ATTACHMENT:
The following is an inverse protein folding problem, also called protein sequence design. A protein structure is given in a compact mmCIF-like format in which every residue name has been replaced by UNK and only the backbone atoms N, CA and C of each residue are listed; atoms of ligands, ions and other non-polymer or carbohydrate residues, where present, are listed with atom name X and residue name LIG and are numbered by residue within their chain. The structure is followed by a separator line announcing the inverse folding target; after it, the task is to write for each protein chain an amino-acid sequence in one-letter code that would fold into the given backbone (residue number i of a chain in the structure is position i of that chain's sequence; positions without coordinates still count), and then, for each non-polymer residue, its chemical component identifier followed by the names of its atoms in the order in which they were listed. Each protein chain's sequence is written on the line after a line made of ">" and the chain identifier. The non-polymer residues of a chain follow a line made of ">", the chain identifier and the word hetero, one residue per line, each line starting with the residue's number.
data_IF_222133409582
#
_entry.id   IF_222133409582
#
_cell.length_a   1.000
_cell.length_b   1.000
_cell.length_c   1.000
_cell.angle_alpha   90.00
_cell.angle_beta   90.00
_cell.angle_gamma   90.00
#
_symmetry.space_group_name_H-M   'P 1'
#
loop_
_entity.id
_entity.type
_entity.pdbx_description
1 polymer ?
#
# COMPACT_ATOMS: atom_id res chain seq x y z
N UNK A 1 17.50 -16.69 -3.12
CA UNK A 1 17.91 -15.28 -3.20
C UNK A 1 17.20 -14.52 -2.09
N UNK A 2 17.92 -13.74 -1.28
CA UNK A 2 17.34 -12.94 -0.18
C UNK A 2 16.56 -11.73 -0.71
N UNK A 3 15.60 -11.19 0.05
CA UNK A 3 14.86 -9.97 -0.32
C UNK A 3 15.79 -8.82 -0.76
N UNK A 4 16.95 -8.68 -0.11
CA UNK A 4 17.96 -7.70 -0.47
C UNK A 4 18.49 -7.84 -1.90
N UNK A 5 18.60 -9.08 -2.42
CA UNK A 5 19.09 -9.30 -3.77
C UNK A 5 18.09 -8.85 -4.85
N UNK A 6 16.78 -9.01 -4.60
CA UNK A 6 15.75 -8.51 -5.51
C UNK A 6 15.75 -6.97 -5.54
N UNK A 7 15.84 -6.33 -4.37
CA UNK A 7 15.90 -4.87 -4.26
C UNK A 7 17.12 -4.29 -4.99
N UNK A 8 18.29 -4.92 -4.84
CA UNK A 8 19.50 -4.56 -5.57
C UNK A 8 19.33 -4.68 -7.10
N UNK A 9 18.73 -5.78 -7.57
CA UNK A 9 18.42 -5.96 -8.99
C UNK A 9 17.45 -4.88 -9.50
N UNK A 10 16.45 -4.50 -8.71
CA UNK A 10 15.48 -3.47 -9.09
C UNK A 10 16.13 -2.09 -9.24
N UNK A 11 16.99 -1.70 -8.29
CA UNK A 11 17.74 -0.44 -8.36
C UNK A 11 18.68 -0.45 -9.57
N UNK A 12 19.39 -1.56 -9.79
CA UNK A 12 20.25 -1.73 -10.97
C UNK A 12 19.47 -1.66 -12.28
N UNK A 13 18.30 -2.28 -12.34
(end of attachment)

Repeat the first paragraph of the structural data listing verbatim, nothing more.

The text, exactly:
The following is an inverse protein folding problem, also called protein sequence design. A protein structure is given in a compact mmCIF-like format in which every residue name has been replaced by UNK and only the backbone atoms N, CA and C of each residue are listed; atoms of ligands, ions and other non-polymer or carbohydrate residues, where present, are listed with atom name X and residue name LIG and are numbered by residue within their chain. The structure is followed by a separator line announcing the inverse folding target; after it, the task is to write for each protein chain an amino-acid sequence in one-letter code that would fold into the given backbone (residue number i of a chain in the structure is position i of that chain's sequence; positions without coordinates still count), and then, for each non-polymer residue, its chemical component identifier followed by the names of its atoms in the order in which they were listed. Each protein chain's sequence is written on the line after a line made of ">" and the chain identifier. The non-polymer residues of a chain follow a line made of ">", the chain identifier and the word hetero, one residue per line, each line starting with the residue's number.